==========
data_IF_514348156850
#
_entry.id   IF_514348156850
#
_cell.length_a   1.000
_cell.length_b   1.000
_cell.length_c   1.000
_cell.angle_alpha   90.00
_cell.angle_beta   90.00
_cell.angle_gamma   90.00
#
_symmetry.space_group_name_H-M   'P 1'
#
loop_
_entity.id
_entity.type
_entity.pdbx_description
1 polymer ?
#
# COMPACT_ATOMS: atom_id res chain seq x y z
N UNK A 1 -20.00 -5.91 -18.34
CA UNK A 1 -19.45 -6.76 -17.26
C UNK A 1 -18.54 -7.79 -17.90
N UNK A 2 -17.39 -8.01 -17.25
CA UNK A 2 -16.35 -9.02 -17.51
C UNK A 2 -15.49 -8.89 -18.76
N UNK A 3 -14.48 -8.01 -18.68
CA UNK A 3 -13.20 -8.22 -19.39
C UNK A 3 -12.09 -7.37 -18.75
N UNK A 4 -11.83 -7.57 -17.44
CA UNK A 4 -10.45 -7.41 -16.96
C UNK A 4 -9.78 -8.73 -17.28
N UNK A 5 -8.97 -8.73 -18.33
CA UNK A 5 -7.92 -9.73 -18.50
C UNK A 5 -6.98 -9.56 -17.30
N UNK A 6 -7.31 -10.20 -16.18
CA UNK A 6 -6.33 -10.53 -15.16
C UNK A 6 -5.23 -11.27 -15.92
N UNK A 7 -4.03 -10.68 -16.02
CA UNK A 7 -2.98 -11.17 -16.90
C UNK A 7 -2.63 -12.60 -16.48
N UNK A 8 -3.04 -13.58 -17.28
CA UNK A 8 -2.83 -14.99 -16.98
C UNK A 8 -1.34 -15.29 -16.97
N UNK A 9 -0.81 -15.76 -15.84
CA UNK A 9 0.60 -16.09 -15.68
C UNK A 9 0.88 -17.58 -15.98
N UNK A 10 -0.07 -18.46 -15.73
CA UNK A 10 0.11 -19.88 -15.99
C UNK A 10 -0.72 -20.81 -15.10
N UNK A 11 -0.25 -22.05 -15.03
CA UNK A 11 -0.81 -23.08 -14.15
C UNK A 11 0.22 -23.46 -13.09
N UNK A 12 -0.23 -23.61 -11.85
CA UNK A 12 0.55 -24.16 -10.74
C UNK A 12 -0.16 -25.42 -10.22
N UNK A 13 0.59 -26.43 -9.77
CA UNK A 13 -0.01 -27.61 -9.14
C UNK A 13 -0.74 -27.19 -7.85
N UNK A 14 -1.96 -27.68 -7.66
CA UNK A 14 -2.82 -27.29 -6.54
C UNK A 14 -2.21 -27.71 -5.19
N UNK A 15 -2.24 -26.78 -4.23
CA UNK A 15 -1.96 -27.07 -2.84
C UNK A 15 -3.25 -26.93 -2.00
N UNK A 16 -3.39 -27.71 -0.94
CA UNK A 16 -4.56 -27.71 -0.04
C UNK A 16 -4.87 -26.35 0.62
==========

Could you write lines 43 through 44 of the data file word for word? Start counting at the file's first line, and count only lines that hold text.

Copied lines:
CA UNK A 8 -2.83 -14.99 -16.98
C UNK A 8 -1.34 -15.29 -16.97